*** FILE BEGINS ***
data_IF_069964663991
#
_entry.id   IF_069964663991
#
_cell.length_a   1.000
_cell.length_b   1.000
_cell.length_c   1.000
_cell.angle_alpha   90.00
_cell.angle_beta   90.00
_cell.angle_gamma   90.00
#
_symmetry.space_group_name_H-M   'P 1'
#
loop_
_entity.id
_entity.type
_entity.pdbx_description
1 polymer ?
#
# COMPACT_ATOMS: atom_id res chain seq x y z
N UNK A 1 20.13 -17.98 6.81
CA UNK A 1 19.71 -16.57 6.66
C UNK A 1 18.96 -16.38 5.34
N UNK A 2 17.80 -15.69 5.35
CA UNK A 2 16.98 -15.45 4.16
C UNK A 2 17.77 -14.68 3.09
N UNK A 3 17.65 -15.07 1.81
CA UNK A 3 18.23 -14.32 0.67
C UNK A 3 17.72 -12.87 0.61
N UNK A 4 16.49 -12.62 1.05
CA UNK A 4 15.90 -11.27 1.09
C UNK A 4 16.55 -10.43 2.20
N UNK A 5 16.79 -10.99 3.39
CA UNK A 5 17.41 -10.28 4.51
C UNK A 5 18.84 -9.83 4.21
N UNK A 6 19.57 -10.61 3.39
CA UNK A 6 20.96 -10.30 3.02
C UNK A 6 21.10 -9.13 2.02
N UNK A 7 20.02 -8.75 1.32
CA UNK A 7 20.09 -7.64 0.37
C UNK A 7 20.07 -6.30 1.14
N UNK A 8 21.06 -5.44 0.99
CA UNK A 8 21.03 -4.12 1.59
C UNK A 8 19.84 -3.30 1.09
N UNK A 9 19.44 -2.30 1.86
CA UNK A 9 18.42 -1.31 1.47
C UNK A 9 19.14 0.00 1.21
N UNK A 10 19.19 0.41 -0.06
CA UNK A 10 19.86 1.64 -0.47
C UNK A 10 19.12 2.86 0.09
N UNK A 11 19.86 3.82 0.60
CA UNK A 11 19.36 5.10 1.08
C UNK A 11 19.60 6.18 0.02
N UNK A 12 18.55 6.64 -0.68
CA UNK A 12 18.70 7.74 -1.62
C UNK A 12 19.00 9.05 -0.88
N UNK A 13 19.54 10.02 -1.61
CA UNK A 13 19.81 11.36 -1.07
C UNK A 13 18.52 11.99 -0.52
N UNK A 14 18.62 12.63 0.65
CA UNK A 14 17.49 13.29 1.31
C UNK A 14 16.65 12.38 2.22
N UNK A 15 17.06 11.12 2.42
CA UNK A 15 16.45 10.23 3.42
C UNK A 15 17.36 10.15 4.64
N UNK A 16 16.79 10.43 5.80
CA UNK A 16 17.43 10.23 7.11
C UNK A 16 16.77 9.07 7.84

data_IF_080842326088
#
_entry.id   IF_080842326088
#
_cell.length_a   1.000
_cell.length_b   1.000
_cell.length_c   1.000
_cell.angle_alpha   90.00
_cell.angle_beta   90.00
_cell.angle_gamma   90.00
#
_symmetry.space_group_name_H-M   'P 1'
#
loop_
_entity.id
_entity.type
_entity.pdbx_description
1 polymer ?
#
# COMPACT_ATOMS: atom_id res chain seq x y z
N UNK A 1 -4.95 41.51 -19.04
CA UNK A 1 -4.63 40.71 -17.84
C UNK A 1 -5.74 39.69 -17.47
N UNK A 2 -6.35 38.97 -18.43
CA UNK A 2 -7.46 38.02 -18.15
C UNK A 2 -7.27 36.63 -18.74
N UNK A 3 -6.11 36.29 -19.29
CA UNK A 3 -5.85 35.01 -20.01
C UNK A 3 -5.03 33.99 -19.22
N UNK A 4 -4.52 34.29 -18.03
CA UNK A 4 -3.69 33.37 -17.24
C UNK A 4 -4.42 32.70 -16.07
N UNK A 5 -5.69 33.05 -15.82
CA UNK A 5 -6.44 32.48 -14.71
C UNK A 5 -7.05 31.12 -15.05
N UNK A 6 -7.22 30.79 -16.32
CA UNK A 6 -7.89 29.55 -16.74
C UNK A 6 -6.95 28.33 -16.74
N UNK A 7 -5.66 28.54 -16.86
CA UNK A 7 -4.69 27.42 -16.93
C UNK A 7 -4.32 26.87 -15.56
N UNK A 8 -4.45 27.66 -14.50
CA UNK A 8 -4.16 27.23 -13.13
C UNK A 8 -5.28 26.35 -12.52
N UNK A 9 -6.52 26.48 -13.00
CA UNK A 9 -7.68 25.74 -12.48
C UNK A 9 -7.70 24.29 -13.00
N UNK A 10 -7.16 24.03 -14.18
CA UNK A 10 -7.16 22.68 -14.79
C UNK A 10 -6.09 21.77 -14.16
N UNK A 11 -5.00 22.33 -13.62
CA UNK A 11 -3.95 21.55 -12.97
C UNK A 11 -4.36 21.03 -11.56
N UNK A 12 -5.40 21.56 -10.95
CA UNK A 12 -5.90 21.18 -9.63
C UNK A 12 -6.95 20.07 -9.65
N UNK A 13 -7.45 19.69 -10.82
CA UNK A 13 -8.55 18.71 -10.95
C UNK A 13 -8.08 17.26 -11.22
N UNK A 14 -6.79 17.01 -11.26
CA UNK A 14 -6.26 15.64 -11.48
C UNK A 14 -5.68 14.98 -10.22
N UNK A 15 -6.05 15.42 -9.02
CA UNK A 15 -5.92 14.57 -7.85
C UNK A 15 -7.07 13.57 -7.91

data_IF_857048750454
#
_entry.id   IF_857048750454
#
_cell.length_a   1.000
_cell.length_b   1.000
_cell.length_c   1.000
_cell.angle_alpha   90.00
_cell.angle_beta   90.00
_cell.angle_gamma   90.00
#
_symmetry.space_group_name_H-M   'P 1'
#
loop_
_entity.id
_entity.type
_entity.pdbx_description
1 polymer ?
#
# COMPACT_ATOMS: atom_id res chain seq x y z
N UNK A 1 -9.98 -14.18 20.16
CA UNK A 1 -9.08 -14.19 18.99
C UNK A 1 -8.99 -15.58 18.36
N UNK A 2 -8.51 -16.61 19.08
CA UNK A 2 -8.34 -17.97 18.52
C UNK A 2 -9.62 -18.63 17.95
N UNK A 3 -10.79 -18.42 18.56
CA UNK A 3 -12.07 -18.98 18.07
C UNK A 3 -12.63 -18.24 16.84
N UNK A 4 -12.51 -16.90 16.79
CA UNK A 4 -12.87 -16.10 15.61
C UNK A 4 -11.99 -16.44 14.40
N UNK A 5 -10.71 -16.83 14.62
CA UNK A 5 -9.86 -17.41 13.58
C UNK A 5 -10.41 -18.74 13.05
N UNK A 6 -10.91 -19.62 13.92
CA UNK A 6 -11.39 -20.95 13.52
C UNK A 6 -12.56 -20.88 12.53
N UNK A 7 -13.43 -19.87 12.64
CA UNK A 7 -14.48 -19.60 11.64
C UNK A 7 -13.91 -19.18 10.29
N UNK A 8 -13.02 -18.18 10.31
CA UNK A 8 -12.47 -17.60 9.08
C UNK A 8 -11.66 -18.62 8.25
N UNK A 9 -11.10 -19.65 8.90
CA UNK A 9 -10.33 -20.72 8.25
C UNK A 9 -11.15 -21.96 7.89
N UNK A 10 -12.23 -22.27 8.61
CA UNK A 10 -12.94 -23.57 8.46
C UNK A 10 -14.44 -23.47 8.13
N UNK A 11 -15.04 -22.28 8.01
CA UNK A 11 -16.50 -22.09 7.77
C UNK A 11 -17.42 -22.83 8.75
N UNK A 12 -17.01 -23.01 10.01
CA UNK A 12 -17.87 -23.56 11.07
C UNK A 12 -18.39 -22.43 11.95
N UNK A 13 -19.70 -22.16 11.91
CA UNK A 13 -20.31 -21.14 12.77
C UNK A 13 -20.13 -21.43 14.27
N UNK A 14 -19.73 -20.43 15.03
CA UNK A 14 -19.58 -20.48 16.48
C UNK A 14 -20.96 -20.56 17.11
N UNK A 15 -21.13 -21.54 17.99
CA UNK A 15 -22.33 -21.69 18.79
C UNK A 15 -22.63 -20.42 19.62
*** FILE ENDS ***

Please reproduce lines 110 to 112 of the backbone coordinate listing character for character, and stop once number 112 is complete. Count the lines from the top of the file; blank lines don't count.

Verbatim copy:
N UNK A 8 -4.45 27.66 -14.50
CA UNK A 8 -4.16 27.23 -13.13
C UNK A 8 -5.28 26.35 -12.52